• Ask for apologies for absence.
• Briefly explain the agenda, saying which items will need decisions and which are for discussion or consultation. Ask if there are any other items for inclusion, and indicate whether they will be added to the main agenda or be covered under any other business.
• New items if minor, which do not fit under agreed headings should be included under ‘any other business’ or held over until the next meeting.
• The chairperson should introduce each item or introduce the person who will do so.
• As far as possible the discussion should be kept in the most helpful order; usually facts first, then opinions and feelings, followed by broad ideas for action, firm proposals, and a decision if one is required.
• A chairperson should spend most of the time listening, taking notes if necessary, and summarising regularly. A chairperson should be firm but sensitive, and not afraid to keep the discussion going and to the point.


A Vice-Chair to stand in for the Chairperson and to work alongside the other office bearers to ensure good management of the charity.

Good chairing does not simply depend upon following the duties and responsibilities to the letter; it is more than that. A good chairperson has to be aware of the difficult and demanding task he or she has taken on. A good chairperson must be well prepared before each meeting and be forewarned of possible controversial or delicate items on the agenda. A good chairperson must always appreciate that in this position there will be less opportunity to voice his or her own opinions at meetings.

A good chairperson must know all committee members and be able to recognise ‘strong’ and ‘weak’ members of the committee. It is the Chairs particular responsibility to put at ease new members at their first meeting and to encourage participation by all. A good chairperson will know the goals for each meeting and will not allow time to be wasted. The Chair must develop a sensitivity as to when discussion is no longer fruitful and bring such discussion to a meaningful conclusion.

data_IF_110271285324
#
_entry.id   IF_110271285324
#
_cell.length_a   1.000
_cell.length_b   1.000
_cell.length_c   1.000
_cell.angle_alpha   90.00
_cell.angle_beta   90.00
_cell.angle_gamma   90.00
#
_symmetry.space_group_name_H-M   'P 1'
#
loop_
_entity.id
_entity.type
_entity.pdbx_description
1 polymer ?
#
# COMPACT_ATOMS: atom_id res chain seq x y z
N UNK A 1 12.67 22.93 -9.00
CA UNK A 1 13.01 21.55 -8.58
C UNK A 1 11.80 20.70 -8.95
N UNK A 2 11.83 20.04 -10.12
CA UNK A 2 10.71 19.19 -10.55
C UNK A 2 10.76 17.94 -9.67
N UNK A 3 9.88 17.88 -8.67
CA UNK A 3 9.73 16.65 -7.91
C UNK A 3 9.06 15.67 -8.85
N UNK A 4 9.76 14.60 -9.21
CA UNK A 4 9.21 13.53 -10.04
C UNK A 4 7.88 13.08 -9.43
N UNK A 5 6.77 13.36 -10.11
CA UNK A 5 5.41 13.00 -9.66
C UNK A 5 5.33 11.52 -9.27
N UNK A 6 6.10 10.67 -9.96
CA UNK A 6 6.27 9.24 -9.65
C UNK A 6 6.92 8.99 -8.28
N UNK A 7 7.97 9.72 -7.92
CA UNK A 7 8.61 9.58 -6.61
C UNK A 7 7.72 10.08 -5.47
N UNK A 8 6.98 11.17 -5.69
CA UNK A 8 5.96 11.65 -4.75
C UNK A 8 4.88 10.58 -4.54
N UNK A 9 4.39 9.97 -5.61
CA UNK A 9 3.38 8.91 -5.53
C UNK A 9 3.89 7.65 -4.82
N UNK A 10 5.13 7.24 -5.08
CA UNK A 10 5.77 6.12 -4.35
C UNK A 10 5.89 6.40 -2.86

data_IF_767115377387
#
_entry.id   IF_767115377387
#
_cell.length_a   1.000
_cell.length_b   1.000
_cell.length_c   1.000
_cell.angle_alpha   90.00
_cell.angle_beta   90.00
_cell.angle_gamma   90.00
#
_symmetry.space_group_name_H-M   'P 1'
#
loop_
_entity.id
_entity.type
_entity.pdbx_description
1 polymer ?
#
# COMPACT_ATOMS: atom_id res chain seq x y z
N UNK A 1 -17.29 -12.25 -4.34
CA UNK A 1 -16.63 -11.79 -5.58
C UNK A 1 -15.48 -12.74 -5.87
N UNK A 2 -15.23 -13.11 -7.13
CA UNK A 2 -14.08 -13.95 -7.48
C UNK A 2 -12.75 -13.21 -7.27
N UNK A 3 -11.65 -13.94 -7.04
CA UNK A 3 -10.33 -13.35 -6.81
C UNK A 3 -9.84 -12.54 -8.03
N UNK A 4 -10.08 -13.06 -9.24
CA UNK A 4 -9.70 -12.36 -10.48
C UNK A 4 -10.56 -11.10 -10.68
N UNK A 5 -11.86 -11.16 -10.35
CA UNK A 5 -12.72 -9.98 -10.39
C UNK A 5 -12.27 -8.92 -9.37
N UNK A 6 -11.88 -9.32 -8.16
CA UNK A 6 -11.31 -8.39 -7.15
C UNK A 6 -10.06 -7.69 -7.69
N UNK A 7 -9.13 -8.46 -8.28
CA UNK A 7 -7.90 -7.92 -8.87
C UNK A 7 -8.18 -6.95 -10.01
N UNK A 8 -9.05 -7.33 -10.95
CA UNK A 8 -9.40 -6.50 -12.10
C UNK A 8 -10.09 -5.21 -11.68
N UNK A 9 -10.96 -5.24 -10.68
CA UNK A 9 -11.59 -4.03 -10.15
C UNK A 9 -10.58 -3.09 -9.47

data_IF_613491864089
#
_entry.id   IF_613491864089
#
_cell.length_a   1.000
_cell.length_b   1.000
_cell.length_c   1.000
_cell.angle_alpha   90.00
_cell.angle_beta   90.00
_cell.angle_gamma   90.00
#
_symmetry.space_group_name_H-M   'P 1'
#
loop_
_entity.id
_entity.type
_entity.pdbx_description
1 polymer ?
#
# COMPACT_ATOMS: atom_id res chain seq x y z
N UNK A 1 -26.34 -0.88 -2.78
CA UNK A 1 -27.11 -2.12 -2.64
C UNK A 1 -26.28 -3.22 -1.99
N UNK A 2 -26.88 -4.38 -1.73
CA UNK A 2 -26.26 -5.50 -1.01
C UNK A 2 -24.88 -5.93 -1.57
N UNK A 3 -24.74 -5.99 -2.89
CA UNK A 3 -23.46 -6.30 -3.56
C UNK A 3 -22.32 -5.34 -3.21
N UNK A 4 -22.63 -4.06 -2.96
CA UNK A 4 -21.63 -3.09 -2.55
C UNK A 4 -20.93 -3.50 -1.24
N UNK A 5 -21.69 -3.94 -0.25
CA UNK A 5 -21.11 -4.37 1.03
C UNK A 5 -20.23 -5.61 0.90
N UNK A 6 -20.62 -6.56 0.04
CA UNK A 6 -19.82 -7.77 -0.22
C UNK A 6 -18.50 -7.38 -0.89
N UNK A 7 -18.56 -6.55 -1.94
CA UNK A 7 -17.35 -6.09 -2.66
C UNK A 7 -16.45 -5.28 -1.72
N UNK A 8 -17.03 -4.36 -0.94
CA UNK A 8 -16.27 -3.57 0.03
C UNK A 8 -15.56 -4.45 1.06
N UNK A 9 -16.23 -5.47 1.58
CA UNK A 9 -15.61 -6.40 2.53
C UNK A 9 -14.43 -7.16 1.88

About the Company

Benefits of Volunteering with Cue and Review Print Speaking to the Blind
You are valued and treated as part of a team.

You receive support from staff to help carry out your voluntary role.

You will have access to training to help you do your role well.

Out of pocket expenses will be reimbursed.

We will celebrate your successes and achievements.

We will give you the opportunity to practice and develop your skills.

We will listen to, value and take into consideration your opinions and suggestions.

We develop flexible and diverse volunteer roles that complement (but do not substitute for) the roles of paid staff. Where possible volunteer roles are adapted to meet individual needs.

Our Expectations of Volunteers
We have policies that set out the procedures that everyone needs to follow. We will provide copies of these policies to you and help you in understanding how they apply to your role. In particular, we expect all volunteers to:

Have a non-judgmental attitude.

Respect confidentiality.

Be a good timekeeper.

Be a Team player

Job Search and Volunteering
If your ultimate goal is paid employment, we are happy to facilitate your job search by rearranging your time commitment with us. Anyone in receipt of JSA, RDS, Universal Credit or any other benefits is fully entitled to volunteer. It is a good practice to let the Job Centre Advisor know about your volunteering activity. Also on request we can write to your Job Centre Adviser to assure them that your role with us is voluntary and you receive no payments.

In your work as a volunteer for Cue and Review Print Speaking to the Blind you may have access to confidential information from service users and staff that you should not share with people outside of the organisation. In this you will be maintaining confidentiality.

It is not appropriate for you to discuss or disclose personal information about service users, staff members or volunteers outside of the organisation, e.g. addresses, phone numbers, etc.